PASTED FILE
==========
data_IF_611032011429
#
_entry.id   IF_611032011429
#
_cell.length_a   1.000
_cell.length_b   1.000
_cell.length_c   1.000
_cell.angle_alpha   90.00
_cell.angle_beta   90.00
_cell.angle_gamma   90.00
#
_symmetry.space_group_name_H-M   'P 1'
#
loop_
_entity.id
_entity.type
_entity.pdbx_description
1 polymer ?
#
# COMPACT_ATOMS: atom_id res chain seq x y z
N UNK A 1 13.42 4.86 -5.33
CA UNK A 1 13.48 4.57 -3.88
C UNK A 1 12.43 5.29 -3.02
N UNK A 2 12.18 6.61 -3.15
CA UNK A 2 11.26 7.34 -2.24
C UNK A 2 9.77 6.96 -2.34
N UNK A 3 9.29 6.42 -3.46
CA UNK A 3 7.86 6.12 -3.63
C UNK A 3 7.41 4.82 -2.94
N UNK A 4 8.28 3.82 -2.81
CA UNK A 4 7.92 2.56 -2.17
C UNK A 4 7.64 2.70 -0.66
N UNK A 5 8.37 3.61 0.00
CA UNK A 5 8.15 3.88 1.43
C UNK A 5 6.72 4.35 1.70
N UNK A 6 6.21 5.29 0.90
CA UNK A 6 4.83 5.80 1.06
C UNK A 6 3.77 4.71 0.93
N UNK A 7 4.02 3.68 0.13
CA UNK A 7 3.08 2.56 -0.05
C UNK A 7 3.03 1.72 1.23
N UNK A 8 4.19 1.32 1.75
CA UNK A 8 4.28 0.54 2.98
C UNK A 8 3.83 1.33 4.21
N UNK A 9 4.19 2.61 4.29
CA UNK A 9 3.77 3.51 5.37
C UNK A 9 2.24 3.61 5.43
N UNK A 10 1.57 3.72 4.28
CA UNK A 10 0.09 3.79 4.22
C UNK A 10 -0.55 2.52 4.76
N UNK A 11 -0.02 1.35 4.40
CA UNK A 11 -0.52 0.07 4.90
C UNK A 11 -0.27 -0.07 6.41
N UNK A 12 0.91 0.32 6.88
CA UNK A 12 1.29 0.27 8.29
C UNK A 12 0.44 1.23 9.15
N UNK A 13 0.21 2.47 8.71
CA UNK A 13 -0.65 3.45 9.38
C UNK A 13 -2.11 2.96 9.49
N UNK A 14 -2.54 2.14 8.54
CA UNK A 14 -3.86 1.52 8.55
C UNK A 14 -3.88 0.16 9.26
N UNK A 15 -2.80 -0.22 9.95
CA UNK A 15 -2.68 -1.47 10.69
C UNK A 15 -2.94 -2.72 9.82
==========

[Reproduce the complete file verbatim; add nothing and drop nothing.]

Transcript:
data_IF_611032011429
#
_entry.id   IF_611032011429
#
_cell.length_a   1.000
_cell.length_b   1.000
_cell.length_c   1.000
_cell.angle_alpha   90.00
_cell.angle_beta   90.00
_cell.angle_gamma   90.00
#
_symmetry.space_group_name_H-M   'P 1'
#
loop_
_entity.id
_entity.type
_entity.pdbx_description
1 polymer ?
#
# COMPACT_ATOMS: atom_id res chain seq x y z
N UNK A 1 13.42 4.86 -5.33
CA UNK A 1 13.48 4.57 -3.88
C UNK A 1 12.43 5.29 -3.02
N UNK A 2 12.18 6.61 -3.15
CA UNK A 2 11.26 7.34 -2.24
C UNK A 2 9.77 6.96 -2.34
N UNK A 3 9.29 6.42 -3.46
CA UNK A 3 7.86 6.12 -3.63
C UNK A 3 7.41 4.82 -2.94
N UNK A 4 8.28 3.82 -2.81
CA UNK A 4 7.92 2.56 -2.17
C UNK A 4 7.64 2.70 -0.66
N UNK A 5 8.37 3.61 0.00
CA UNK A 5 8.15 3.88 1.43
C UNK A 5 6.72 4.35 1.70
N UNK A 6 6.21 5.29 0.90
CA UNK A 6 4.83 5.80 1.06
C UNK A 6 3.77 4.71 0.93
N UNK A 7 4.02 3.68 0.13
CA UNK A 7 3.08 2.56 -0.05
C UNK A 7 3.03 1.72 1.23
N UNK A 8 4.19 1.32 1.75
CA UNK A 8 4.28 0.54 2.98
C UNK A 8 3.83 1.33 4.21
N UNK A 9 4.19 2.61 4.29
CA UNK A 9 3.77 3.51 5.37
C UNK A 9 2.24 3.61 5.43
N UNK A 10 1.57 3.72 4.28
CA UNK A 10 0.09 3.79 4.22
C UNK A 10 -0.55 2.52 4.76
N UNK A 11 -0.02 1.35 4.40
CA UNK A 11 -0.52 0.07 4.90
C UNK A 11 -0.27 -0.07 6.41
N UNK A 12 0.91 0.32 6.88
CA UNK A 12 1.29 0.27 8.29
C UNK A 12 0.44 1.23 9.15
N UNK A 13 0.21 2.47 8.71
CA UNK A 13 -0.65 3.45 9.38
C UNK A 13 -2.11 2.96 9.49
N UNK A 14 -2.54 2.14 8.54
CA UNK A 14 -3.86 1.52 8.55
C UNK A 14 -3.88 0.16 9.26
N UNK A 15 -2.80 -0.22 9.95
CA UNK A 15 -2.68 -1.47 10.69
C UNK A 15 -2.94 -2.72 9.82